Peng Jingxuan, 26, did not expect her videos playing the guzheng on the streets of France to go viral.
A music major at the Bordeaux Montaigne University, Peng unexpectedly promoted the traditional Chinese musical instrument, similar to a plucked zither with between 21 and 25 strings, in the virtual sphere, both at home and abroad.
"When I first came to study in France four years ago, I found street performances to be very common forms of art expressions here, but few were playing Chinese musical instruments. That's what propelled me to take my guzheng to the streets in 2018 and give it a go," Peng said.
She typically spent two hours applying ancient Chinese-style makeup so as to match her well-tailored traditional Chinese hanfu apparel. A performance typically lasted one to two hours.
When Peng uploaded her performance clips to Bilibili, the short video platform popular among younger generations, she immediately drew a strong following. Today, her Bilibili channel has 1.5 million followers, with a number of videos having been played over 1 million times.
Of late, much discussion has revolved around guochao, or the rising China cultural tide. It typically refers to the sentiment that champions Chinese thoughts and elements, and manifests itself in Chinese consumers' newfound interest in national culture and a preference for homegrown brands.
Like Peng, Qianshan Jingyi, the avatar of a maker of traditional Chinese-style hair clasps, fans and makeup wear, is another advocate of guochao.
Passionate about traditional Chinese curios and longing for more flexibility at work, Qianshan said he quit his previous job as an art teacher and turned his hobby into a career.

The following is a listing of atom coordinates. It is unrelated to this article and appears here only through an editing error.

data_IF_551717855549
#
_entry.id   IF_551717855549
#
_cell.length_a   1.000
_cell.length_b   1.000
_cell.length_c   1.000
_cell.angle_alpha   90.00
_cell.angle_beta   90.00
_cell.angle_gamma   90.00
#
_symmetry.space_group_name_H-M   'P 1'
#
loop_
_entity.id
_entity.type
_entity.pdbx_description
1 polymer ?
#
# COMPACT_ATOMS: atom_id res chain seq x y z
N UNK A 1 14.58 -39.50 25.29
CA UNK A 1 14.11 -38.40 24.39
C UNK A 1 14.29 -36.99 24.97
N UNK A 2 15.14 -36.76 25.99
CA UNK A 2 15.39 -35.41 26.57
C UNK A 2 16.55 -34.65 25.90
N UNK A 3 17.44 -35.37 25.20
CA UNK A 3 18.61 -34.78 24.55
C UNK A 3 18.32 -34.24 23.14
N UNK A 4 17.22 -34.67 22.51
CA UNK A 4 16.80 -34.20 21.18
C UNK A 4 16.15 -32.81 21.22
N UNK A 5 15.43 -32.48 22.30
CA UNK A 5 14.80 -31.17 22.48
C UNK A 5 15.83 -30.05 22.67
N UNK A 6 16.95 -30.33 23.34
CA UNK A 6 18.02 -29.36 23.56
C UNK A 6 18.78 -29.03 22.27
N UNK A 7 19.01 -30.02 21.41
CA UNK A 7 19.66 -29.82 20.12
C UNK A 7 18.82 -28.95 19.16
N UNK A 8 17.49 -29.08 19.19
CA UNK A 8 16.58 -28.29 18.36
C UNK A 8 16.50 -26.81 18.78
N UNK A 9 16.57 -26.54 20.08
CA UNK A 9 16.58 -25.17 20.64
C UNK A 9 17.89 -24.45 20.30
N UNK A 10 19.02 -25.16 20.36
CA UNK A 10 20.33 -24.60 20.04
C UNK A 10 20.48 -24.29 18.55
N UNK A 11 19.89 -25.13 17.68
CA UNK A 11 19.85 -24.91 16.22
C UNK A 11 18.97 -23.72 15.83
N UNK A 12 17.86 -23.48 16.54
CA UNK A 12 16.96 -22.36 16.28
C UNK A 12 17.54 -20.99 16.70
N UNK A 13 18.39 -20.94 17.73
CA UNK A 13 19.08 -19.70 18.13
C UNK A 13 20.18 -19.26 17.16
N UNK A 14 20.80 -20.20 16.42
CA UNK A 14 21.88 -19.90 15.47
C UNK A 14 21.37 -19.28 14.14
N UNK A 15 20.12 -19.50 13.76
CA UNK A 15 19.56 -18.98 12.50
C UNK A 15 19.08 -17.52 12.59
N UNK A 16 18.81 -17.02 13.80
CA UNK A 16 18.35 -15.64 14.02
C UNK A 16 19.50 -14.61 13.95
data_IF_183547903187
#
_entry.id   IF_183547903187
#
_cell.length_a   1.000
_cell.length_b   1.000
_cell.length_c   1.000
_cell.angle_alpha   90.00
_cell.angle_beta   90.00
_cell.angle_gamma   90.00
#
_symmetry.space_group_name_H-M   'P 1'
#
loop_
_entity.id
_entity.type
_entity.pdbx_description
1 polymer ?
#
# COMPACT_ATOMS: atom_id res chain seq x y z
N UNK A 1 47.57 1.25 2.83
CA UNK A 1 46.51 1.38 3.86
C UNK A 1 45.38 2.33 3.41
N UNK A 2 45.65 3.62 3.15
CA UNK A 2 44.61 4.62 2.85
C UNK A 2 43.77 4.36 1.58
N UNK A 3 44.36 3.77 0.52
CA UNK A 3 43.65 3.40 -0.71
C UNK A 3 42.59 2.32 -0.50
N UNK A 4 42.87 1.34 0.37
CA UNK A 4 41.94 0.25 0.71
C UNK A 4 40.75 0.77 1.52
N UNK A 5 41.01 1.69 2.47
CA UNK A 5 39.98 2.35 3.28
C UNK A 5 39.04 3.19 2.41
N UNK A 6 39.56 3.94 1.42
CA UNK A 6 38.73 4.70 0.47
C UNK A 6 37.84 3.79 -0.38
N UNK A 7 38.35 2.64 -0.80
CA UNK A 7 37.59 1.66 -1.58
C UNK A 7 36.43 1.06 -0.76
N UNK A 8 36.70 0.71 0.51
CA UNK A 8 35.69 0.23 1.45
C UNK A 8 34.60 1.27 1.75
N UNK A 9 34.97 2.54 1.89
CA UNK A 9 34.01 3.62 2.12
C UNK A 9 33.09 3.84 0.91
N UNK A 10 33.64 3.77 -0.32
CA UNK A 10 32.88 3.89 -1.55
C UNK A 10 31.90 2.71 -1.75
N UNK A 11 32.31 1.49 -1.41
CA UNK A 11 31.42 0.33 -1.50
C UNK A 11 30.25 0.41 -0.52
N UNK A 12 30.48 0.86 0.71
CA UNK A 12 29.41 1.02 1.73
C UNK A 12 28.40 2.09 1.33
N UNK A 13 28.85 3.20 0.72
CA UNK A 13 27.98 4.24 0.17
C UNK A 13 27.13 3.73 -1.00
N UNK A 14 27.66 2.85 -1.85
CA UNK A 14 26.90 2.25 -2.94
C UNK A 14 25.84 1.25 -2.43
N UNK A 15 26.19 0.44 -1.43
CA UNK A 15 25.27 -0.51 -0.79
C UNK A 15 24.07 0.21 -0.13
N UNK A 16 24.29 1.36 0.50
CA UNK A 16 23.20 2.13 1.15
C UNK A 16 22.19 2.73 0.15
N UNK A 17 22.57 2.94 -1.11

"You will never get tired of this job because you can always create something new out of it," said Qianshan, who is actively promoting his art collections on QQ, another social media platform from Tencent popular among young Chinese.
He placed high value on the quality and originality of the works, some of which involve skills listed in the Intangible Cultural Heritage program. He is looking to take the collections up a notch and gain more recognition in this industry, and promote the traditional culture abroad, "just like Li Ziqi, who promoted traditional Chinese lifestyle on overseas social media platforms".
Taking a similar approach is He Yanhong, another content curator on Bilibili, who uploaded content about her handcraft to various social media platforms.
Previously a wedding makeup artist, she would occasionally devise exquisite Chinese styles for brides and post videos featuring traditional headwear on the platform, thus garnering increasing acclamation and subscriptions over time.
Her most visited video overseas thus far is one in which she crafted a Peking Opera-style tiara using cans as tian-tsui－items normally made of feathers that add gloss to headwear.
"I hope our Chinese culture is able to reach more people and that more foreign friends can watch my videos to gain a thorough understanding," she added.
Brands are tapping into guochao influencers to win the hearts of the younger generation of consumers.
"I would favor brands whose brand-positioning aligns with my online persona, namely an advocate of Chinese culture," Peng said of her rationale in choosing merchants to collaborate with.
For instance, highflying snacking brand Three Squirrels and Synear Foods are among the labels that insert their commercials into Peng's videos.
But these attempts are not confined to Chinese labels. For instance, He has worked with upscale international brands such as La Mer and Estee Lauder.
Guochao is a trend to be taken seriously, as it concerns a segment with high spending potential; also, it has spread to other industries besides fashion, according to Matthieu David-Experton, an analyst at China Strategic Market Research and Management Consulting.
"The trend has not dethroned Western brands from their leading position in the Chinese consumer market. However, it is important for future foreign prospects to give good consideration to Chinese cultural pride as it is gaining in popularity; also, cultural faux-pas can have disastrous consequences for a brand image in an increasingly patriotic society," David-Experton said.